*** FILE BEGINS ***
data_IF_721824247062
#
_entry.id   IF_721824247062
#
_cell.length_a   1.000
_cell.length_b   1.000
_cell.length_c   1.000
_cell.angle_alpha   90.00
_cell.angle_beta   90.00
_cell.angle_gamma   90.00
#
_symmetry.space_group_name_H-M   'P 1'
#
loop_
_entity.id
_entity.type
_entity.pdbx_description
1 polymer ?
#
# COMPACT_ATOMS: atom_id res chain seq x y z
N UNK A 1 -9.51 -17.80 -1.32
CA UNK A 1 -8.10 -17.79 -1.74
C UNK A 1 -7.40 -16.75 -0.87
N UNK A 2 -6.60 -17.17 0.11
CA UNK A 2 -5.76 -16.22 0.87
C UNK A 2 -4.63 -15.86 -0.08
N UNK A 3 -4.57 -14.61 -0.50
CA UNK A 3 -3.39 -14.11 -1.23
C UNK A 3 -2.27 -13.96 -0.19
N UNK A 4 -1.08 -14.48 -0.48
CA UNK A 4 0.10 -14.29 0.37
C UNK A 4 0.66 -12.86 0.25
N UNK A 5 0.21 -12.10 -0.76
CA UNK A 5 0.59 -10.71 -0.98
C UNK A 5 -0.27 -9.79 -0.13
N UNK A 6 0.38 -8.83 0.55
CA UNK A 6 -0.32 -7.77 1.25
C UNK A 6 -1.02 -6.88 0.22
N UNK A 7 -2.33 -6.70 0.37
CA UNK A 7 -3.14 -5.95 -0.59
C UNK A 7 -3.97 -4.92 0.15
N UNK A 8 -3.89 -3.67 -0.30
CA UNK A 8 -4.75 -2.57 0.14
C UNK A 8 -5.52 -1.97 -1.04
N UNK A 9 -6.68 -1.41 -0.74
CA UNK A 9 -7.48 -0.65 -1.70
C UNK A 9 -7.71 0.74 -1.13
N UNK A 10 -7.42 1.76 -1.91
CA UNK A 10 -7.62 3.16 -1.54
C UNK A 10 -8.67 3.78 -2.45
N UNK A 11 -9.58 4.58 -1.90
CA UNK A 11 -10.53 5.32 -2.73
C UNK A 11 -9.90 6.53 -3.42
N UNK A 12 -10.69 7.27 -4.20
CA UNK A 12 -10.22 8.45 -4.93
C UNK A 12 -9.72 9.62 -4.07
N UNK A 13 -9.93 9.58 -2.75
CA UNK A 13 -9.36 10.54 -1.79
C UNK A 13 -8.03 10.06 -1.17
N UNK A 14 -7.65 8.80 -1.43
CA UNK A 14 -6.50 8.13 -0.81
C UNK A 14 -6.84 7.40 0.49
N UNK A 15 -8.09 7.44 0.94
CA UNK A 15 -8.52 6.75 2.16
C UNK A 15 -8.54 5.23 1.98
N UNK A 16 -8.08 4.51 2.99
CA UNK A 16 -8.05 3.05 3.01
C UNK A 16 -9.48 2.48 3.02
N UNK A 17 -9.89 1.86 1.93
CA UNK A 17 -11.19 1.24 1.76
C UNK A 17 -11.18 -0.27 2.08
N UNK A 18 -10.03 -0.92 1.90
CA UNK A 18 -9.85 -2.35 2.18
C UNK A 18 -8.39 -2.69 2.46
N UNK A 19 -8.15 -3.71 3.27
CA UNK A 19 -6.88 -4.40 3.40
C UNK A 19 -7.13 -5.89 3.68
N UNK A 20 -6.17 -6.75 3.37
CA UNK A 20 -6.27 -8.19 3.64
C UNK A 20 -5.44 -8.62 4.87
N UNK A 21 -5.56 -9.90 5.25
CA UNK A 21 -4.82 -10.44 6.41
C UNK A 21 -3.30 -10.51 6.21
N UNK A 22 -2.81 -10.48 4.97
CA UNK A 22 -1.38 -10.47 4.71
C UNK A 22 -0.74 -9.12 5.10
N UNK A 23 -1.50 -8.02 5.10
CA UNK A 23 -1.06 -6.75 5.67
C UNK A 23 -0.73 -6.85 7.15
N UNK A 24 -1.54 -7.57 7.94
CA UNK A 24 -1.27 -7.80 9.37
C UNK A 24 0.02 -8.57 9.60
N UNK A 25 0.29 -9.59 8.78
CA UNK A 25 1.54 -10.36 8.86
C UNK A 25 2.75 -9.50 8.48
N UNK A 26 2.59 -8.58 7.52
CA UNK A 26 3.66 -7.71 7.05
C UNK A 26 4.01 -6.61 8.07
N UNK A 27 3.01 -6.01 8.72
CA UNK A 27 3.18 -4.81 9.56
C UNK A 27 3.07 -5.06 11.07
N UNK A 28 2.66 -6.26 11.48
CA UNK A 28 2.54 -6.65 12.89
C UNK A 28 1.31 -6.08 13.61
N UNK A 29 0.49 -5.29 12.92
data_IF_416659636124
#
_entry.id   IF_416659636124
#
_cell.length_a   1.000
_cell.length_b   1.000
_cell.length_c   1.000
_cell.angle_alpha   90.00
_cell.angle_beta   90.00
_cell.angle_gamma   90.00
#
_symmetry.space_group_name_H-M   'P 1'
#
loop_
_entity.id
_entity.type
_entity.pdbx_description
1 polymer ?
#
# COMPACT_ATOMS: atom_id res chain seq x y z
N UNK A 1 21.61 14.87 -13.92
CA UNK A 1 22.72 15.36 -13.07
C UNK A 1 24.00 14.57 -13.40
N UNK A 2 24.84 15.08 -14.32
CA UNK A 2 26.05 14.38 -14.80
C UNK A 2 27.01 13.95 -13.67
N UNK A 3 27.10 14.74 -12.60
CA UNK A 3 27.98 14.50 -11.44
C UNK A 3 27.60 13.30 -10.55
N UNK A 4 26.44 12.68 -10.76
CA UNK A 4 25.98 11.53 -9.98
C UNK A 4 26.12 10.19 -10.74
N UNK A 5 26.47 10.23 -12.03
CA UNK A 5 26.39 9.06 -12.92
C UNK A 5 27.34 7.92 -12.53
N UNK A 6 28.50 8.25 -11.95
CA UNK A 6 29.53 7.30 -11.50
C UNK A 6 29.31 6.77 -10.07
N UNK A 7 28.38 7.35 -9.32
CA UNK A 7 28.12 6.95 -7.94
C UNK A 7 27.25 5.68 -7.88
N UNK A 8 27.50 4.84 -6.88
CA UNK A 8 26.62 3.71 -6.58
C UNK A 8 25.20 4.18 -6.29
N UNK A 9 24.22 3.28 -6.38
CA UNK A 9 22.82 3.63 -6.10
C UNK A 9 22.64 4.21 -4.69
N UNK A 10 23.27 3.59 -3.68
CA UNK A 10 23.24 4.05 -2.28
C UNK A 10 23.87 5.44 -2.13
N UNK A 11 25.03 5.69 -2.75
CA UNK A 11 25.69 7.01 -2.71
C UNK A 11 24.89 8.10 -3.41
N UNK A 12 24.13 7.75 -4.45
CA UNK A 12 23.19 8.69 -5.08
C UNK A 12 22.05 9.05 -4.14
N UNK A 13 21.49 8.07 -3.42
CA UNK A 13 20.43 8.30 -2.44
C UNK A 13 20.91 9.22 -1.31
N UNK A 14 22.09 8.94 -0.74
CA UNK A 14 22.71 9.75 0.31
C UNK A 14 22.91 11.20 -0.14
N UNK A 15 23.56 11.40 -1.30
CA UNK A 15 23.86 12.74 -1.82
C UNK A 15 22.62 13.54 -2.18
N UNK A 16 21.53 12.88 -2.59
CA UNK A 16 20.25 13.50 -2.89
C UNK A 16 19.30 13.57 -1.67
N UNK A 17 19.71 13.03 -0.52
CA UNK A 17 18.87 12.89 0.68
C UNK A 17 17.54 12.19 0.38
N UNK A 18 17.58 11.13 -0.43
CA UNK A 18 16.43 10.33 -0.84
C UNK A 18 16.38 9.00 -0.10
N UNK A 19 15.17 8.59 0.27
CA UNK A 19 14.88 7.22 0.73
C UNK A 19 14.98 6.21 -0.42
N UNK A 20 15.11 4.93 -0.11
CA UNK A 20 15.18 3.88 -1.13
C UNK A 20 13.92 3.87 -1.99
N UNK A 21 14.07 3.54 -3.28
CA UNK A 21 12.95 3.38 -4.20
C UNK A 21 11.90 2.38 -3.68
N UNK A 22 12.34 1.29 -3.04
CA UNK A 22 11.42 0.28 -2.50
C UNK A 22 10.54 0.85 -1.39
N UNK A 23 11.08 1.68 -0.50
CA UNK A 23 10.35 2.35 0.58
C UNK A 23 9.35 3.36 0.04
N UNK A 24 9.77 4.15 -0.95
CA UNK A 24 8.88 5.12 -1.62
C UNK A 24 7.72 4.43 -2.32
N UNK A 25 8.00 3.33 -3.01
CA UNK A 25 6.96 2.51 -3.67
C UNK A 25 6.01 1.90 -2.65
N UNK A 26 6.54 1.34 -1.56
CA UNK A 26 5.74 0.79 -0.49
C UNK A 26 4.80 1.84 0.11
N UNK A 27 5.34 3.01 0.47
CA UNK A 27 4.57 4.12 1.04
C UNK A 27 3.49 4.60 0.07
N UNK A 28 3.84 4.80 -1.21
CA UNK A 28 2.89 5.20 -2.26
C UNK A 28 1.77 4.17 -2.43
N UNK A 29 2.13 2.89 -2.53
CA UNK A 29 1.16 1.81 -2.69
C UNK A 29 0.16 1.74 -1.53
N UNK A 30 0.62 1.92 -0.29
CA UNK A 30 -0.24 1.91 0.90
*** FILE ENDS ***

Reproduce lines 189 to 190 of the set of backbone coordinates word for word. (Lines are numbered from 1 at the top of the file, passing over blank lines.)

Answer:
N UNK A 22 12.34 1.29 -3.04
CA UNK A 22 11.42 0.28 -2.50